I hate blogging!

I have a confession to make. I hate blogging. (You’d probably already figured that out, given that my blog hasn’t been updated since last July.) But blogging seems to be expected of writers these days, along with a lot of other things that didn’t even exist back when my first novel, Wrong-Way Romance, was published in 1991. But while I don’t mind Facebook, for instance—in fact, it’s fun to share book covers, reviews, etc. with readers—I begrudge every minute I spend writing blog entries, including this one. For one thing, I don’t think my life is so thrilling that people would want to read about it every week. (I’m reminded of the cell phone commercial from years ago, in which a man “tweets” such thrilling tidbits as “I’m sitting on the porch,” much to the chagrin of his mortified teenaged children.)

More than that, though, if I’m writing, I want to be WRITING. There are only so many hours a day that I can devote to it, and I’d much rather spend those hours writing a book than a blog. In other words, I’d rather be living the writing life than waxing philosophical about it.

In fact, lately I’ve been so consumed with my characters that when I’m not writing about them, I’ve started drawing them. I haven’t done any freehand sketching in years, but for some reason I decided to give it a whirl. I used to draw a lot when I was younger, but to my frustration, I couldn’t draw anything realistically; everything I drew had a cartoony look to it. With the rise of manga, however, I decided that cartooniness might actually be a good thing. And so I drew this sketch of John Pickett and his Lady Fieldhurst, from the mystery series.

And it was FUN! So much fun, in fact, that I drew another, this one considerably . . . warmer. (When I texted it to my younger sister, she promptly texted back, “Oh, get a room!”)

So, I’ve fulfilled my writerly duty and updated my blog. Now it’s your turn: do you blog? If so, what do you find to write about? Do you read blogs? Obviously you’re reading this one, but why? What do you think of authors on social media—do you enjoy getting an inside look at what their lives are like, or would you rather they spent that time working on their next book? Do my sketches look anything like you imagined John Pickett and Lady Fieldhurst, or do you think I should put the colored pencils down and stick to writing? Inquiring minds want to know!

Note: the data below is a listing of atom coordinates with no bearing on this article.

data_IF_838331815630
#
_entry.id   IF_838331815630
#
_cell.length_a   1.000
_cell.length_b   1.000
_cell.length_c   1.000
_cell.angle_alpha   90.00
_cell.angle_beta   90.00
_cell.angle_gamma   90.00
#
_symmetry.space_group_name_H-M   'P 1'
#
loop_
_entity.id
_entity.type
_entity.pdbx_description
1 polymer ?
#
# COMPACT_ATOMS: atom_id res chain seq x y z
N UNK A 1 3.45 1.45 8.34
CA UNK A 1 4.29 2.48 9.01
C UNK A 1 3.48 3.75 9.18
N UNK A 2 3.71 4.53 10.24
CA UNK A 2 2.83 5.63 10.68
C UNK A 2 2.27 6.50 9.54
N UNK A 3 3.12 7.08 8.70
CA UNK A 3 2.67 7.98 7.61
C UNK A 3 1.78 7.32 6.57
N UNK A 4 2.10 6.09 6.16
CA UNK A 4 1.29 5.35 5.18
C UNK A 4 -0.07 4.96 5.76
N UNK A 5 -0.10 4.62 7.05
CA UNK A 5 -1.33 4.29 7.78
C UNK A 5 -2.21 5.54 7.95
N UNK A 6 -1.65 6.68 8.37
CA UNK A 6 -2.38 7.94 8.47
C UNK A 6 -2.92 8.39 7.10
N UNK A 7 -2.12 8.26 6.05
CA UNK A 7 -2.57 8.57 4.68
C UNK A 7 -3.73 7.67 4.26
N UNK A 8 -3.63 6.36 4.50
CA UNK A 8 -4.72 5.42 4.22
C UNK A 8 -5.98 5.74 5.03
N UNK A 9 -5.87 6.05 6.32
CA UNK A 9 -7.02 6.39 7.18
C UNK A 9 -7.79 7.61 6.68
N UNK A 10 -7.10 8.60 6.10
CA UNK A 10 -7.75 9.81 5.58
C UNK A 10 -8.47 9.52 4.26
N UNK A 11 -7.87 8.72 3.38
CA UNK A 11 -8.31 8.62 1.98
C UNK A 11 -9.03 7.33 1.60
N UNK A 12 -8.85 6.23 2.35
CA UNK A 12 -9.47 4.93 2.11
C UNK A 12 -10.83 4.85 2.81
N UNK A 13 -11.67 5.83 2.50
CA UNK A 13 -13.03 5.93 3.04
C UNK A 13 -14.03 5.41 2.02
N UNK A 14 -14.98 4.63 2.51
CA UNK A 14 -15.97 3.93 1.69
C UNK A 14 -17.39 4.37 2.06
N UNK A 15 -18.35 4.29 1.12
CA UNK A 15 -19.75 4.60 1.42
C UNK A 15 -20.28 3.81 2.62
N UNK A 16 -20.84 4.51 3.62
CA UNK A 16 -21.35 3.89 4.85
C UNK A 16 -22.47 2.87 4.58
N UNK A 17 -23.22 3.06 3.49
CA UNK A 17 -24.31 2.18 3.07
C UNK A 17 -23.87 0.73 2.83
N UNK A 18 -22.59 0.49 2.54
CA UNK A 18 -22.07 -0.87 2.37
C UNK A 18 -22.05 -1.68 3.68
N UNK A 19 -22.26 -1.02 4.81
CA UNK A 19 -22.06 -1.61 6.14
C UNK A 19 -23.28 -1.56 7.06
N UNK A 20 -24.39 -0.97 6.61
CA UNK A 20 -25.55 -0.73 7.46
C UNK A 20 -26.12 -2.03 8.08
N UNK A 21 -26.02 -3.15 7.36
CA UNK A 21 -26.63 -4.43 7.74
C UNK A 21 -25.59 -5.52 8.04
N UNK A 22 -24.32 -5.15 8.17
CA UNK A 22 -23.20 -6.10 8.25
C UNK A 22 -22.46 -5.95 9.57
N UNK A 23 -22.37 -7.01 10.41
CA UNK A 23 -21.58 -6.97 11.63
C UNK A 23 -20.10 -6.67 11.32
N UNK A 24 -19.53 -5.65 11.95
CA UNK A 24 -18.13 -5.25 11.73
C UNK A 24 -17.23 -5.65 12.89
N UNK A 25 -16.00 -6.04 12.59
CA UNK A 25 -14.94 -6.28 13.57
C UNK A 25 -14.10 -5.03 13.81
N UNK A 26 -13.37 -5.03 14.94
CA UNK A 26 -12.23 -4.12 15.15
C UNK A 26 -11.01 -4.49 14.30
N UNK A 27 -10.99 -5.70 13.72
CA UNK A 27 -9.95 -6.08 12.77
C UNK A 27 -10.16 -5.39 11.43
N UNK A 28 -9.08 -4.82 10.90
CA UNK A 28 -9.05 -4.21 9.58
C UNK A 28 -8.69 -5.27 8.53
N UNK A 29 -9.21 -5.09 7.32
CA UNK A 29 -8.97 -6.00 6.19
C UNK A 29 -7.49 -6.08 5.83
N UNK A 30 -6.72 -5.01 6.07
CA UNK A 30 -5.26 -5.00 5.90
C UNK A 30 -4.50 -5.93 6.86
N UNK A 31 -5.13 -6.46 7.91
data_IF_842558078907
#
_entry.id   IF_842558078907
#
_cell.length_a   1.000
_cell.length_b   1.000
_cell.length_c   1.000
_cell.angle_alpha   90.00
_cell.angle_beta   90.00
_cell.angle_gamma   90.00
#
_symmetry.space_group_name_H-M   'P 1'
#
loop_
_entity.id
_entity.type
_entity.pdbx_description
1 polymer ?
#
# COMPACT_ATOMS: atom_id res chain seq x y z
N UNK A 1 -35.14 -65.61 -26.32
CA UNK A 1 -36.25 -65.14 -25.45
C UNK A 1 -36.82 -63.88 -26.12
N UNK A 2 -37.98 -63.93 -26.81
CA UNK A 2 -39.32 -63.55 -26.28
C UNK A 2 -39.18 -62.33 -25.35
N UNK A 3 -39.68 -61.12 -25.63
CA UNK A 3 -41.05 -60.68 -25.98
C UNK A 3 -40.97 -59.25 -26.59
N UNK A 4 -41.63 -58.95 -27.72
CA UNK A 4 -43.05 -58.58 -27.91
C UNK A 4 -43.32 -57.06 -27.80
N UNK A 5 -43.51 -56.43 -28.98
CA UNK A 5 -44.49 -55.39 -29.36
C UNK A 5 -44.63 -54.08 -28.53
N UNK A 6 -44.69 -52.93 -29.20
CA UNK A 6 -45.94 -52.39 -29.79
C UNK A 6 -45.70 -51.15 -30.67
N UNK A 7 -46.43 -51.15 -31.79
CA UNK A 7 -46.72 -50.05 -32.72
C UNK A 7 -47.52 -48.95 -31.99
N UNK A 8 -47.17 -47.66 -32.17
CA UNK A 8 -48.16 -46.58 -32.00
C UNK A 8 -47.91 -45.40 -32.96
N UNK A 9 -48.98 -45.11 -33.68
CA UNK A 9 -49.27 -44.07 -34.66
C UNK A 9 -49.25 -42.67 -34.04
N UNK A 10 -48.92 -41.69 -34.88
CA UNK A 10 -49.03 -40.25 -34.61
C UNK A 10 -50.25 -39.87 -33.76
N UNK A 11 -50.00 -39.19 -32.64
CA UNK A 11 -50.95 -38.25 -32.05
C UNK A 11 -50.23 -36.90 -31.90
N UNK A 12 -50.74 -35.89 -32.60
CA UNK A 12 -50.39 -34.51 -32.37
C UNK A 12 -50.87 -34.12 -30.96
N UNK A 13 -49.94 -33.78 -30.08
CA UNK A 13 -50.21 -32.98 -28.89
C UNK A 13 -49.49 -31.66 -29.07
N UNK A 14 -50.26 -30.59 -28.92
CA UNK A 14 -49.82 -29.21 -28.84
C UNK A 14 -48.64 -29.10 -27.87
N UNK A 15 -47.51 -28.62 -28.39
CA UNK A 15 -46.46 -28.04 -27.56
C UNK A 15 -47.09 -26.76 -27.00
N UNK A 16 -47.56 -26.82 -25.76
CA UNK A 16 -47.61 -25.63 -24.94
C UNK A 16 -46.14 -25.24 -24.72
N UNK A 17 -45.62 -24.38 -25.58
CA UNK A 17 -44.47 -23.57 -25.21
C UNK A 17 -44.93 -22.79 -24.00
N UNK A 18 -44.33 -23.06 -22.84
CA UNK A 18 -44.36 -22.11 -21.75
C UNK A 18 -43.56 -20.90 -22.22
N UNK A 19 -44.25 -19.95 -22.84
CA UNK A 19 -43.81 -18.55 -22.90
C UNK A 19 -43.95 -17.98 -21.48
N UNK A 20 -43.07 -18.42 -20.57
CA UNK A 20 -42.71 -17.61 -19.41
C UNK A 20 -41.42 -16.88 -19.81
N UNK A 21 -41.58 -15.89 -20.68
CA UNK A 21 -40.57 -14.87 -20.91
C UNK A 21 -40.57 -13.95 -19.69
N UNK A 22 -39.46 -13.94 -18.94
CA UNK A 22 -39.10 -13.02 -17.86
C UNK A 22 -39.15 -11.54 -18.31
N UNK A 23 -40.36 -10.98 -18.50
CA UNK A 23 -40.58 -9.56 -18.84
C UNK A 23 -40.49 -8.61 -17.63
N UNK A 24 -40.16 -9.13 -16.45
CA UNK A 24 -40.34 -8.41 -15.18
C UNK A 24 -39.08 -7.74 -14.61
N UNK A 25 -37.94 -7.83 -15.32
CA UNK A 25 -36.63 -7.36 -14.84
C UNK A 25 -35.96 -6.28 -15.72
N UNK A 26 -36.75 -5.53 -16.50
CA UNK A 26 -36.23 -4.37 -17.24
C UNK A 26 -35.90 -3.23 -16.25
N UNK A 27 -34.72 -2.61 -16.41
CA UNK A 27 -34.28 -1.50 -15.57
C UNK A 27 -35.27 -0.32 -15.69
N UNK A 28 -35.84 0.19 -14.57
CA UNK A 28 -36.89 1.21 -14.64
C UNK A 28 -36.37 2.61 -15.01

523 thoughts on “I hate blogging!

  1. Much truth here! I have just not been able to keep my blog going. I’ve enjoyed guest-blogging for fellow authors, and if I were on top of things, I might invite guests to blog for me. But I’m with you; when I have time to write, I want to be writing something besides my blog. But, yes, it does seem to be expected.

    • Phyllis, I like guest blogging, too. There’s not the burden of constantly coming up with new topics, for one thing; for another (and more importantly) I’m able to reach people who might not have heard of me before.

  2. Sheri, I think your post is dead on! I like the social aspect of blogging, but coming up with topics is hard (and I’ve just started my blog)! I already have visions of being forced to write screeds about washing my car or how I hate macaroni. I’m amazed and impressed with the writers who fire off interesting blog posts on a regular schedule. I enjoyed your post, though–I’ve never seen anyone admit they hate blogging before. A new era of honesty dawns! πŸ™‚ Good for you!